Monday, November 19, 2012

To borrow or buy what do eBook users do? Both!

Over the summer ALA and Overdrive conducted a survey of library users to find out what they're thinking and doing about books, eBooks, and libraries.  Check the survey out here.

Just a few highlights:

*  Over 75,000 people participated in the survey, the most (6005) were from New York state.

*  More than half of the eBook readers visit their physical library every month.

*  eBook borrows are also eBook buyers.

*  35% of respondents said they had purchased a book (physical or digital) after borrowing the book from the library.

*  57.5% (37,357 respondents) say they have discovered new books to read through their public libraries.  (Go Readers' Advisory!!)

Friday, November 9, 2012

The Future of Library Jobs

A great link that came to me through my library school's listserv.  Check out what's being said about the future of library jobs a the Library of Congress Digital Preservation Blog.  Some great advice and some great links to other blogs and presentations.

It's not an easy time for anyone to find a job.  Carving out a career in library science means more than just reading stories and selecting best sellers for purchase.  But anything worth having is worth working for, right? 

See you around the library!

Internet Librarian Presentations

Link to presentations from Internet Librarian 2012.  Some of these sound good.  Check them out here.

Monday, October 29, 2012

Tips and Tricks for Reader's Advisory

So it's not much of a post, but some links to some really great articles. by Susan Brown of blog fame. handout by Mary K Chelton from the Readers' Advisory: The Complete Spectrum workshop  using facebook for readers advisory

Saturday, October 27, 2012

You found what in that book?

Patrons leave the darndest things in library books.  We've found letters, photos, appointment cards, traffic tickets, credit cards, train tickets, cash, licorice whips, Q-tips and who knows what all in the books that come back to the library.

This week in Indiana librarians found a gun in a hollowed out book.  Check the story out here.

Monday, October 22, 2012

Thursday, October 11, 2012

Late fees in the news

In other news a woman who's wallet was stolen has been charged $1000 in fees for books checked out on her stolen library card.  Check out the story here.

Monday, September 24, 2012

Library Cards

I just found this great link to the top ten list of people who need an online library account. I think it covers just about everyone.  Who doesn't need quick access to accurate information, a place to get movies and books for free, Ebooks, downloadable movies, music and audio books, book lists, reading suggestions, Weblinks, homework help ... ?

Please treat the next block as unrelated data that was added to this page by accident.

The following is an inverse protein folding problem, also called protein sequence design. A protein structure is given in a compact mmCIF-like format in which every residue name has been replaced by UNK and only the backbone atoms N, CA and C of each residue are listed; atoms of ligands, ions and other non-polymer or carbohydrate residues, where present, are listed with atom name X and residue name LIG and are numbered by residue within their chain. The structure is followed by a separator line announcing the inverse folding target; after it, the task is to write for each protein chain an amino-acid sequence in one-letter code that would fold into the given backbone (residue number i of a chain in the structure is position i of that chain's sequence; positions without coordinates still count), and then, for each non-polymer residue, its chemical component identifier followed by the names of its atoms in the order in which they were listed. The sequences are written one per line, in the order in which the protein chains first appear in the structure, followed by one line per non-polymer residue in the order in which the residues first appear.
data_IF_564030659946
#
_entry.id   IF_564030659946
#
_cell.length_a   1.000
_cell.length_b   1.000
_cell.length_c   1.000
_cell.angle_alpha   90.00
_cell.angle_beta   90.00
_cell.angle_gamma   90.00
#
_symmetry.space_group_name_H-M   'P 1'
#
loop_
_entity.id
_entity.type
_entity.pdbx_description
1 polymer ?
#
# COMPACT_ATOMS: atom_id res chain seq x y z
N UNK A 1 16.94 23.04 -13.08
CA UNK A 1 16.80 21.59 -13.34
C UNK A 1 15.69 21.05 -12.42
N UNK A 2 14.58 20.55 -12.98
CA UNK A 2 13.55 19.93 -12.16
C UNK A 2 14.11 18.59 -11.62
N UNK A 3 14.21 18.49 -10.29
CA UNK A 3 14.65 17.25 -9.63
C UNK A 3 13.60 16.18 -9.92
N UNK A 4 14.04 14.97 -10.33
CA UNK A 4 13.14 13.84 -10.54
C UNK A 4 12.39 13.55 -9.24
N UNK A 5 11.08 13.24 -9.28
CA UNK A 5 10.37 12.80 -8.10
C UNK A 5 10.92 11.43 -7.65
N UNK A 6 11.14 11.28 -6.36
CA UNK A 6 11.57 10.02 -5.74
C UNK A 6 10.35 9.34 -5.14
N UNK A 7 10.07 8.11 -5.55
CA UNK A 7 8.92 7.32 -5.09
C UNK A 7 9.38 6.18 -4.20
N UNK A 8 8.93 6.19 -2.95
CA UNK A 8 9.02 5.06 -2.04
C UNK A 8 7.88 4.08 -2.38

Get a library card.  The online account comes with it for free.  It really is the smartest card in your wallet. 

Friday, September 21, 2012

Pinterest Again

Just found another great link to another great post about libraries and Pinterest.  This one is from Stephen Abram at Stephen's Lighthouse.  Check out the post here.

Wednesday, September 19, 2012

Monday, September 17, 2012

Citation, Citation, Citation

Or how to slay that nasty dragon called plagiarism.

Or in other words, "Thou Shalt not Steal" (Exodus, 20:15, KJV).

There are lots of great resources out there to help students, and other writers, understand what plagiarism is and how to avoid it.  Here are a few quick links to help the average librarian get the point across.

For an all around writing course and citation how-tos try the Online Writing Lab (OWL) at Purdue University.

If you need help formatting a citation correctly Son of Citation Machine will help you plug in all the information and generate full citations and parentheticals for all the standards citation styles.

Kate Hart has created a great info graphic on her blog that's geared toward helping bloggers cite and link to sources correctly.

Wednesday, September 12, 2012

There are no stupid questions

Patron: May I ask you a question?
Librarian: Of course, what may I do for you?
Patron: Can you tell me who wrote Bram Stoker's Dracula?
Librarian:  Bram Stoker.  Would you like me to check to see if we have a copy available?

It was very awkward.

What do you do?  How do you help someone save face?  It happens almost everyday.  Someone can't find a book on the shelf and when they follow you back to the stacks you find it instantly ... right where it belongs.  Or they can't find the start button on the copier.  Or ...

I have several stock responses.  "Oh, it happens to everyone."  "Sometimes it just takes a second pair of eyes."  I want people to be comfortable coming to the desk.  But if they're embarrassed once, will they come back?  And how do we prevent it? 

Saturday, September 1, 2012


I have been doing some reading on participatory librarianship and started learning about makerspaces.  I've found some wonderful information, but writing an essay that incorporates all the links I've found isn't going to happen so instead I've created a new page on the blog to include them all.

This is a somewhat unorganized, scattershot of links I have found about makerspaces. Makerspaces comes from the idea of creating community common spaces where people can come together to share equipment and tools that would be out of financial/practical reach of individuals.  I think it may have originated with hackers and gamers (so cool), but I'm still learning.

The whole idea is about sharing, creating, creativity, and community.  That's what libraries do, isn't it?